Tag Archives: psychedelic

Jagwar Ma – Howlin

Published by:

Is it right to review an album that’s been out for a while now? Don’t think I should feel bad about it as I’m not working for NME or another hype machine. The three blokes from Jagwar Ma have been in the game since 2011 but their first LP Howlin has only been available in Europe since June this year and it quickly got my attention, to be quite honest.

The music can be described as a mix between Django Django and Tame Impala. Not that the latter do have something to do with electronic music but I personally tend to classify Jagwar Ma‘s music as slightly dreamy, yet hypnotic even if it’s dance music, in first instance. Maybe it’s too “soft” to be considered as psychedelic but it somehow totally stimulates my hypothalamus, which is a good thing.

The Throw, for example, is the best proof that Jagwar Ma isn’t just a typical electronic act. If first starts with a decent drum loop, reverb-loaded vocals, guitars and loads of other samples just to burst into some kind of dancy tune in the likes of Chk Chk Chk (a.k.a. !!!) or LCD Soundsystem. Four keeps the pace up and should be on every party playlist or whatever kids call it these days.

My favorite song is still Man I Need, not because it’s some kind of stomper or something alike, but it sounds like a perfect POP song (yes, pop music can be enjoyable sometimes). So does That Loneliness as it sounds like if The Beach Boys and The Beatles had a child. A dangerous comparison, I reckon, but the songwriting has these retro references and a feel good vibe with enjoyable melodies. This is obviously due to the production which used a lot of pan gimmicky in addition with shitloads of effects and samples coming out of nowhere, plunging the listener into a motley dreamworld making it irresistible to stand still and not to dance at all. Some call it Madchester but I don’t feel this music as a revival of that genre with the exception of The Throw which could be from that era, to be honest.

These blokes definitely haven’t re-invented the wheel but Howlin surely is a solid release and a pleasant surprise. You should give it a go and see them on stage anytime soon!

[youtube http://www.youtube.com/watch?v=1vU6a7Haw78]

Naam – Vow

Published by:

Mystic tunes welcome the listener to Vow, Naam’s second long player after their debut album in 2009 and their EP in 2012. A mix of psychedelic hard rock and stoner elements create this LP’s character throughout the 11 songs, intros and outros. The title track takes the listener for a ride on a psychedelic wave during which rapids beware the trip from being boring at any moment.

The different intros between the songs bend the bow for a very confident performance. The songs have a clear structure which doesn’t prevent the love of experimentation from being heard. The sound production is pretty raw, lacking a kind of deepness from time to time, although raw sound also is necessary for this kind of music. Finding the balance may be a challenge for further albums.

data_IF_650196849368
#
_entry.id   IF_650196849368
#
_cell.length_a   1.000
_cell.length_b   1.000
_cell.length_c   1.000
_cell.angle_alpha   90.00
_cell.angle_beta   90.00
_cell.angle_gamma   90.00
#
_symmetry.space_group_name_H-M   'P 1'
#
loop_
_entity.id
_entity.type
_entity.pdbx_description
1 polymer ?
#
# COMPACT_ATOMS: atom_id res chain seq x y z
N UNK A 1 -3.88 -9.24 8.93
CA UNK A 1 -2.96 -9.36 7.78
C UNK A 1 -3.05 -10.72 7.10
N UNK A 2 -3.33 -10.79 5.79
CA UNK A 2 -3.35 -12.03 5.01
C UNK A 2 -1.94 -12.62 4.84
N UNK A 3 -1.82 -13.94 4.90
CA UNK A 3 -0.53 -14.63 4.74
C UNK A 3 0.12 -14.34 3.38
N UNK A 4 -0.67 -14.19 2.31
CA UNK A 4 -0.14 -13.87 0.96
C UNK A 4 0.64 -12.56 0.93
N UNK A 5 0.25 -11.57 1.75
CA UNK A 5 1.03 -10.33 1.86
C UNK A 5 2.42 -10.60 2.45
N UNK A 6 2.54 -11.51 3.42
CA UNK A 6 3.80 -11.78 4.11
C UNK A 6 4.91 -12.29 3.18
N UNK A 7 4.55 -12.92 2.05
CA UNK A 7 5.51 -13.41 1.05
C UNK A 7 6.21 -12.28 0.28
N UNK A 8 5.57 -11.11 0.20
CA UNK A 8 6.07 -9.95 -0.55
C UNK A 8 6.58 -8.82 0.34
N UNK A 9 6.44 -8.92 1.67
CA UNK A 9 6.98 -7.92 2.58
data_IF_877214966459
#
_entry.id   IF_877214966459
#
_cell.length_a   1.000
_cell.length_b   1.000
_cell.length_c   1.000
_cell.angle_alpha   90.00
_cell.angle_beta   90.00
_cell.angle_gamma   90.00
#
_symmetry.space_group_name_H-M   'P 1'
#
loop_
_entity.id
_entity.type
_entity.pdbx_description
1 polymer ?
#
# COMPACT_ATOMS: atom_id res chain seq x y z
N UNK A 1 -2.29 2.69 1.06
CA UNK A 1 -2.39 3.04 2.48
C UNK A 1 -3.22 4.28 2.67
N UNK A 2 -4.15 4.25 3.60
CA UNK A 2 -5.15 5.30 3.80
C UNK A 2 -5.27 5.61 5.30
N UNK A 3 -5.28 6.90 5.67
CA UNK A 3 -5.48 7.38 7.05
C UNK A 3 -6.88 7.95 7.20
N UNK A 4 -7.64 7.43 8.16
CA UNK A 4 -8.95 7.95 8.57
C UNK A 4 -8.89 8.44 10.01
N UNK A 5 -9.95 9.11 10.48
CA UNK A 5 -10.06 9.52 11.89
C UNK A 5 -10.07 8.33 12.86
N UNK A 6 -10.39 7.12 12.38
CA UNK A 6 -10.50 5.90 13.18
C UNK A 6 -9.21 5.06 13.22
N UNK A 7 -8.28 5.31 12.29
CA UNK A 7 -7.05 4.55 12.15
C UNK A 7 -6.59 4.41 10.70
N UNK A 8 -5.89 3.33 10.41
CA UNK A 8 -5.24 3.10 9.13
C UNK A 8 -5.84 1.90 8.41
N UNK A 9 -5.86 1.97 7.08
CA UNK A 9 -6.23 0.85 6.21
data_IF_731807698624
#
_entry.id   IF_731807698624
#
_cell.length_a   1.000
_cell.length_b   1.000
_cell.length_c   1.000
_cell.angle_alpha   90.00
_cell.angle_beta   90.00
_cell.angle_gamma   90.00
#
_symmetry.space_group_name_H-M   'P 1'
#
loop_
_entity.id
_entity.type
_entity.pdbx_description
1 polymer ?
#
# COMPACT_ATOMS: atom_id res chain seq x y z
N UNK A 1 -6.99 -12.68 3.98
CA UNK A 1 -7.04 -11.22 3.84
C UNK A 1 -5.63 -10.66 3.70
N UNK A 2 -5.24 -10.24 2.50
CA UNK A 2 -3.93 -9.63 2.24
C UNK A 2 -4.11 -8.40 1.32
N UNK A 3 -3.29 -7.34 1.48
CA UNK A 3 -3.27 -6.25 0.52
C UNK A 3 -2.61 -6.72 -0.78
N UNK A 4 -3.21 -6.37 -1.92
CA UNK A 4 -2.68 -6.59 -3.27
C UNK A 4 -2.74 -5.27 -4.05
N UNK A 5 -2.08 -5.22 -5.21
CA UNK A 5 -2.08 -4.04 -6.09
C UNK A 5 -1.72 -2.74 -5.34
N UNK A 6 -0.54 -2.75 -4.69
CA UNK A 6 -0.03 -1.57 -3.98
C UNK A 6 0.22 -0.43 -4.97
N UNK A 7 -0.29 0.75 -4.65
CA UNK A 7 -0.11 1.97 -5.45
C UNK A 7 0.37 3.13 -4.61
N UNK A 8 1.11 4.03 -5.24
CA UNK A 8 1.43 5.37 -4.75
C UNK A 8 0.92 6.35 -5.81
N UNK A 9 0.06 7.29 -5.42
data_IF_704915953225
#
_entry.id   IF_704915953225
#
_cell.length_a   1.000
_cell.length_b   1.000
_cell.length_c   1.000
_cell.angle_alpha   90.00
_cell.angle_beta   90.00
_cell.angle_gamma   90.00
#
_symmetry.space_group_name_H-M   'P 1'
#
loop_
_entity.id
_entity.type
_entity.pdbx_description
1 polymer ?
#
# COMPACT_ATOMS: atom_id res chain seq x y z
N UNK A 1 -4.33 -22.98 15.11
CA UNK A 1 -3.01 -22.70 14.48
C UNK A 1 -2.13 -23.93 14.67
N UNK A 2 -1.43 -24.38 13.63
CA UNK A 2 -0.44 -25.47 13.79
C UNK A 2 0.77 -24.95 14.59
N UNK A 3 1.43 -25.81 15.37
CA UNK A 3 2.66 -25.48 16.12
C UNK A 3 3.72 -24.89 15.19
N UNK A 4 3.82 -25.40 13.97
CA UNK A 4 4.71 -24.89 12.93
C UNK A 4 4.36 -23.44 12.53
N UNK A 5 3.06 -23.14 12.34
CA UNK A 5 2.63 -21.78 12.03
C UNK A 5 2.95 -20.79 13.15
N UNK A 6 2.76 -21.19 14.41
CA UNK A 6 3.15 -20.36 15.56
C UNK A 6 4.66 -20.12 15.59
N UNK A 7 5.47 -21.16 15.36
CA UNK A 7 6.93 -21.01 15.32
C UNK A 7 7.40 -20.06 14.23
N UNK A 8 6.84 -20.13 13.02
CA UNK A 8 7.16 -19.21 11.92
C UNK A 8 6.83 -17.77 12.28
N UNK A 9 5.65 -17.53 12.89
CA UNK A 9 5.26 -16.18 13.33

Nevertheless, lovers of psychedelic hard rock will find everything their heart could wish on Vow: spacy sounds like in Brightest Sight or in the space odyssey Beyond , hard bass lines as in On The Hour, one of my favourite songs on the album by the way, electronic organs, sitars, hard riffs, outbursts and also oppressive moments. Only the vocals may become a bit annoying as time goes on, but this may be an impression which is valid for every psych-rock record ever made, though one must say that the performance here is pretty standard.

In the end, this is a very chilling and at the same time challenging LP for those moments when the lust for Sabbath or Deep Purple grows too strong.


Electric Eye – Pick-up, Lift-off, Space, Time

Published by:

A nice little piece of psychedelic rock was flying trough space and time and landed on our desk. On the one hand, Electric Eyes’ ingredients are typical for the genre: warped tunes and electronic spacy sequences. On the other, the Norwegians try to build up a hard and progressive groove, which works out most of the time due to the powerful and restless drum beat throughout every song.

Pick-up, Lift-off, Space, Time starts off with 6AM, which already clearly defines the main direction of the LP, although it sometimes feels like being a bit uninspired. Geneva is one of those atmospheric songs that you may imagine being used as background soundtrack of an IMAX documentary about our dear planet Earth. Vocals and samples show up from time to time, as well as sitars and a theremin, creating an ambiance between drug trips and Star Trek.

Tangerine is the first star of this album, building up an uneasy and optimistic atmosphere at the same time, before exploding in an almost post rock like wall of destructive sound. Definitely one of the strongest moments in Pick-up, Lift-off, Space, Time, if not even the climax of this adventure.

Negative aspects? Maybe monotony. Sometimes the drum beat annoys untrained ears, which would be a problem for the whole genre. The harsh guitar sound nevertheless brings almost every song to a point in the very right moment, as for example in The Road, the shortest song with 4:10.

The forceful sound and the wall of sensory input may sometimes overcharge the listener, although this often reflects one of the major strengths of the record. The closing song is named after the band and floats nicely between Pink Floyd and Sigur Rós before putting a grooving and enjoyable end to this versatile work of psychedelic rock. Give it a try!

Motorpsycho – Still Life With Eggplant

Published by:

Prog and Psych Rock veterans Motorpsycho are back with their new studio album Still Life With Eggplant. After a huge double album project in 2012, including cooperation with an orchestra and Ståle Storløkken, this release again is more like a back to basic or classic Motorpsycho album, although this kind of vocabulary doesn’t do justice to the Norwegians variety of styles.

Still Life With Eggplant is a very diversified and, for Motorpsycho standards, even a pretty accessible LP that reminds a litte of the 2010 release Heavy Metal Fruit. But unlike the space odyssey that was built back then, it seems that the band takes us to the countryside this time, producing even a kind of acoustic summer song with The Afterglow in the end. Let’s start with the beginning however. Hell, Part 1-3 is what I would call a typical Motorpsycho song (but be careful, I missed around two decades of this band’s history): progressive and strong riffs compared with hypnotizing vocals, not to forget a jazzy outro to end this nearly 10 minutes opener.